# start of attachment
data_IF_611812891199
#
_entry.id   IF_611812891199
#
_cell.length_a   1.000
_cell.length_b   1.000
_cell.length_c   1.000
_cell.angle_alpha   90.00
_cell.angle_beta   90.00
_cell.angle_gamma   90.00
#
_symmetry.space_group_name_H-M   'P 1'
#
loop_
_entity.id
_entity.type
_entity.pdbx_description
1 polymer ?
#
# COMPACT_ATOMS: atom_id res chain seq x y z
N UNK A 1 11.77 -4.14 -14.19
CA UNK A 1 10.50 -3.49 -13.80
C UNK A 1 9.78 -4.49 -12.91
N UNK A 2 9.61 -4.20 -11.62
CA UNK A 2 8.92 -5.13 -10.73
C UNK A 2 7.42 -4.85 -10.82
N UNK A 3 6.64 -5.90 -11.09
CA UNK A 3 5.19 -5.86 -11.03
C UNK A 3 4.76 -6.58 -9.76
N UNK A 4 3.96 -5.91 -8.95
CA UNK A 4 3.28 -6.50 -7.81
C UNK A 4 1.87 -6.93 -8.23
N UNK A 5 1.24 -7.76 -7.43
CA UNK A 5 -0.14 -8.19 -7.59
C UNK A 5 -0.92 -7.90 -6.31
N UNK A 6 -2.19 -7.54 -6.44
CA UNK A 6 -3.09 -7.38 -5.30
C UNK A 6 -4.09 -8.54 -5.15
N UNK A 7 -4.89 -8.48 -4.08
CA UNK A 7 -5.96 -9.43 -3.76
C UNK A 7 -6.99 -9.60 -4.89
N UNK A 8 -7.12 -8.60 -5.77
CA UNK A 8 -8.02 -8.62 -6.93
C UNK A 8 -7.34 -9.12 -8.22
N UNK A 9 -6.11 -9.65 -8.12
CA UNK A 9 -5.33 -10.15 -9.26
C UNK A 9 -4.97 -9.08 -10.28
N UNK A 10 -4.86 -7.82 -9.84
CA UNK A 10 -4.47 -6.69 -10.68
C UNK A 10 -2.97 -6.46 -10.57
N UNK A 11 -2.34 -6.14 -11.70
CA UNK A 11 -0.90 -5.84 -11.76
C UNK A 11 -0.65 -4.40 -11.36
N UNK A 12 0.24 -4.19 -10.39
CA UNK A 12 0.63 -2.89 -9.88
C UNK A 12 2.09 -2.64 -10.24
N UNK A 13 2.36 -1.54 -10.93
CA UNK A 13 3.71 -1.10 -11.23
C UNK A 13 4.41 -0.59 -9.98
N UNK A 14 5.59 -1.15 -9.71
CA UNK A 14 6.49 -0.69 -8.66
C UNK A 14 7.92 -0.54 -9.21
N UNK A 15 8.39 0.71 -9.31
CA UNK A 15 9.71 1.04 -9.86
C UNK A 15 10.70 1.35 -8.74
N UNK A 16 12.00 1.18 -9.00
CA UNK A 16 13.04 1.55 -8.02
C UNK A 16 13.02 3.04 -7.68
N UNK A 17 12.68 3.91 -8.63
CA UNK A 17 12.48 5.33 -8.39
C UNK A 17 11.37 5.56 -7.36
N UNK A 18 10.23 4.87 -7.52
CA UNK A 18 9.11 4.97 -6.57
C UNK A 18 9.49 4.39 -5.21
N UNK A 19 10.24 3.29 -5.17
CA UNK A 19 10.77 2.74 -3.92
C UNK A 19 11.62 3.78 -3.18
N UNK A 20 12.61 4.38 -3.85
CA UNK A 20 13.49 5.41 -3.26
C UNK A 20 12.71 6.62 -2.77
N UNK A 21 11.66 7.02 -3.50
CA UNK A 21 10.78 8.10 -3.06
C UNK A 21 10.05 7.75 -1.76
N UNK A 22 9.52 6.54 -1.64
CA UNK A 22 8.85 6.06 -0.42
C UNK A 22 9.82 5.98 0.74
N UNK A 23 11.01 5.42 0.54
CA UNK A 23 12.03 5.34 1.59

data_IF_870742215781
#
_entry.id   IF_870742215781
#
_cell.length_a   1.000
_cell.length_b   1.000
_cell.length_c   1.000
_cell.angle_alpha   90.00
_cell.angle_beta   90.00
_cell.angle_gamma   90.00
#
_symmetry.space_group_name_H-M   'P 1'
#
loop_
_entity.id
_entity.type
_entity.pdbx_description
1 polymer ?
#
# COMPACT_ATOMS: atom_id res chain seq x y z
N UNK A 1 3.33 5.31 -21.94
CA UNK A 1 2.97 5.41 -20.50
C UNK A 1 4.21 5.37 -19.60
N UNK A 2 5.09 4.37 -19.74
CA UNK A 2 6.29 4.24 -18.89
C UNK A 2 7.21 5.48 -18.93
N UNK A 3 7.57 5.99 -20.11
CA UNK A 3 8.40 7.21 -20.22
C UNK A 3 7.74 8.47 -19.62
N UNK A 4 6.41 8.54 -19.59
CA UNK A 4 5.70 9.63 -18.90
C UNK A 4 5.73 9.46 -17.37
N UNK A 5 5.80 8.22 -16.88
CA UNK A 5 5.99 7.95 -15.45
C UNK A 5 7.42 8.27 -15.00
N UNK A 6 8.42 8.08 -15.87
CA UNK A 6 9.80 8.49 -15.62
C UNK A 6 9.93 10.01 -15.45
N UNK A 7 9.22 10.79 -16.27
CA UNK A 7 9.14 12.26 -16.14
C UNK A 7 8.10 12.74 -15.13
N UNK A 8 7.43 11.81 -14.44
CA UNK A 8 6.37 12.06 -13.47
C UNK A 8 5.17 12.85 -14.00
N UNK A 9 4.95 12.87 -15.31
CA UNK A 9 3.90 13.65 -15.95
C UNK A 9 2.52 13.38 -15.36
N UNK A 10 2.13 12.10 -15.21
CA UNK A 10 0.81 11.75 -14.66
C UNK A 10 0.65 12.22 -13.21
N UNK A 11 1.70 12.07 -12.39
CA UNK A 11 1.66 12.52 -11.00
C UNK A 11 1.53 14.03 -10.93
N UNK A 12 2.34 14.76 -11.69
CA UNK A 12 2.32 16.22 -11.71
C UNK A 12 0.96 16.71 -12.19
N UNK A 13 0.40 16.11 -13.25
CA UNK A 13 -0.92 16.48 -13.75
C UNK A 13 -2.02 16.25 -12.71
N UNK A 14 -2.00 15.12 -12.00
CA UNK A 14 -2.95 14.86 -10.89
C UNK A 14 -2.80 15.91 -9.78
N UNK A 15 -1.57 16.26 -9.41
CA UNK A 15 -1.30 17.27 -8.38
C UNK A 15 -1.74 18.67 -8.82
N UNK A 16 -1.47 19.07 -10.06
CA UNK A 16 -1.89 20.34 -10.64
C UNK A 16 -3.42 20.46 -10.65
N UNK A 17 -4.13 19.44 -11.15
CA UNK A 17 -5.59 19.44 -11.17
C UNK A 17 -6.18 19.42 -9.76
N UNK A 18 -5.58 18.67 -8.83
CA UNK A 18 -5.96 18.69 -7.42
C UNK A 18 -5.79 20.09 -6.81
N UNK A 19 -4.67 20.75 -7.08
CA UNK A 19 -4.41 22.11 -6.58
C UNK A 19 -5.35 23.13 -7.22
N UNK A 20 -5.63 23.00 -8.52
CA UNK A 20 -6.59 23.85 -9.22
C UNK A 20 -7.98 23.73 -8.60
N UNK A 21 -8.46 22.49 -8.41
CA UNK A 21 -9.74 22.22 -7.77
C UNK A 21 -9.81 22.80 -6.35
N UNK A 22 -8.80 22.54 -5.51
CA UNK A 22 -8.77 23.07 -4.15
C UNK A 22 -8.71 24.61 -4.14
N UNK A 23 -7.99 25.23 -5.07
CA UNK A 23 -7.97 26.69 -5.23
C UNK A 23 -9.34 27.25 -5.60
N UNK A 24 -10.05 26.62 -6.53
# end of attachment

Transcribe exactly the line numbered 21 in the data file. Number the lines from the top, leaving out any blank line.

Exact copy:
N UNK A 1 11.77 -4.14 -14.19